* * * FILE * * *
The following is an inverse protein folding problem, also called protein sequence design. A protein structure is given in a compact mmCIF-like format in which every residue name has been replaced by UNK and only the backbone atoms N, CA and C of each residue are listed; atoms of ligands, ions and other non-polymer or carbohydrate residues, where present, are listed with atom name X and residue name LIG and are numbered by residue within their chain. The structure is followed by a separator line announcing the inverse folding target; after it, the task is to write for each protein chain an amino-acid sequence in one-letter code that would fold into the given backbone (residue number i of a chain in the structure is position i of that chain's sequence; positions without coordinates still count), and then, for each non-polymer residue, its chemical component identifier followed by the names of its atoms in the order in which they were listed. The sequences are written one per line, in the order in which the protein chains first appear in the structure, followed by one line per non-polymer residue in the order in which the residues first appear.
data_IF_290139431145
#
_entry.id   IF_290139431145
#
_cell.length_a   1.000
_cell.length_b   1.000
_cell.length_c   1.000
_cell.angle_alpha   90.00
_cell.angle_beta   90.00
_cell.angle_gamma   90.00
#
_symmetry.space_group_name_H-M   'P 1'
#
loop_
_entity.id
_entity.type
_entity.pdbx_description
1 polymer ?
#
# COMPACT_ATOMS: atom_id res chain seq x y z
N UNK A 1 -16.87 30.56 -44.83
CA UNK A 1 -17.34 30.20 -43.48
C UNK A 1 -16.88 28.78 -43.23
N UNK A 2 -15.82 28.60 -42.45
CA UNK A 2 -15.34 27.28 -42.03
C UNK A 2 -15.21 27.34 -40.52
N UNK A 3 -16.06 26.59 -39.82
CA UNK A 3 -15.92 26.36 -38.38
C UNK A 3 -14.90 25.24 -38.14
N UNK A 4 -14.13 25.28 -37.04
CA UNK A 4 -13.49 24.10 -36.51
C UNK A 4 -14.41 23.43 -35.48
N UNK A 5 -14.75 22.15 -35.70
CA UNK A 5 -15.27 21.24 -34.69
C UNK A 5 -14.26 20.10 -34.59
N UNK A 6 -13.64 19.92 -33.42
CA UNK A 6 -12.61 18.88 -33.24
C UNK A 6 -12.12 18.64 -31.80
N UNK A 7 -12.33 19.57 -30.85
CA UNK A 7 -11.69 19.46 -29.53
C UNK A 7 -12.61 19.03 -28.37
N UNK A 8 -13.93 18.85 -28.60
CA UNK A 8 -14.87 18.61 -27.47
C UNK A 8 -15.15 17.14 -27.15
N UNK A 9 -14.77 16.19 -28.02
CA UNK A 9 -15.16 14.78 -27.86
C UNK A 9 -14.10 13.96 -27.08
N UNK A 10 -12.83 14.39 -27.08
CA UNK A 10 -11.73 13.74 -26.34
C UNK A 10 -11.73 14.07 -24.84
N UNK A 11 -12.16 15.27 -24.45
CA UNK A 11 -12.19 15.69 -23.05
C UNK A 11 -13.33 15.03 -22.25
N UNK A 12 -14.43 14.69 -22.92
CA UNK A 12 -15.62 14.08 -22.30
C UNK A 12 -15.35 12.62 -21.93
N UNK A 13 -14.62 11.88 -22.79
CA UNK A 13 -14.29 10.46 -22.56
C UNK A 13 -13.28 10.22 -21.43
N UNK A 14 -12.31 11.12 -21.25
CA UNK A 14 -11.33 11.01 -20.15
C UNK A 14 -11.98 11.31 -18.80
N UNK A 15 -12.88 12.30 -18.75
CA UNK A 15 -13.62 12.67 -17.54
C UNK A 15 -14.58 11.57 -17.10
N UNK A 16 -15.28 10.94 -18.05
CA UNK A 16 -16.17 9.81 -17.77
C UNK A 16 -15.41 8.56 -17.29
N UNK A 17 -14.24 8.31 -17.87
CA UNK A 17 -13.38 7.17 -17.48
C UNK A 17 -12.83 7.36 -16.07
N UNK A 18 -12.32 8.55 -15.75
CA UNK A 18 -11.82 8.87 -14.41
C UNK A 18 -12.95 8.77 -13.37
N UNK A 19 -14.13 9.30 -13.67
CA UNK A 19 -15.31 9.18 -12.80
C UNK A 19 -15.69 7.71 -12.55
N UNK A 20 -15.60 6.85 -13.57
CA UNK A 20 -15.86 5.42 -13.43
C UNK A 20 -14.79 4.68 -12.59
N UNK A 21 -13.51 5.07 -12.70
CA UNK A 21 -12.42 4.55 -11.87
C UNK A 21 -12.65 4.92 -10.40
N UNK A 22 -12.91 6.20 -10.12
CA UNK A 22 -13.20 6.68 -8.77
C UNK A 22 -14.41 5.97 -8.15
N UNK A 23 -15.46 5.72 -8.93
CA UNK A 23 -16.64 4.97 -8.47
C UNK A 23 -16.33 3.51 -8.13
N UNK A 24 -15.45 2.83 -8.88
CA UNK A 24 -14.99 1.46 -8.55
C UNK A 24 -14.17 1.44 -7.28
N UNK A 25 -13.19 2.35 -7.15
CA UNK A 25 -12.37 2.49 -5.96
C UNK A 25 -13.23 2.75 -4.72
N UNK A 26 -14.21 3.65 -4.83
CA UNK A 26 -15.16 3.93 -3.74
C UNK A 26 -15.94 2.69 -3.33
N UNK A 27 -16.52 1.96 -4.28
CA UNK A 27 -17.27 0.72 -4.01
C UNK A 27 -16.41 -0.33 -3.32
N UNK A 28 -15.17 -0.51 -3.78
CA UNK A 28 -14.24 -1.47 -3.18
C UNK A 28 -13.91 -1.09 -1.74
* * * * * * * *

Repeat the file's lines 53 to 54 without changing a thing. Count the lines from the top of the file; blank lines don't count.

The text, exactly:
CA UNK A 11 -12.19 15.69 -23.05
C UNK A 11 -13.33 15.03 -22.25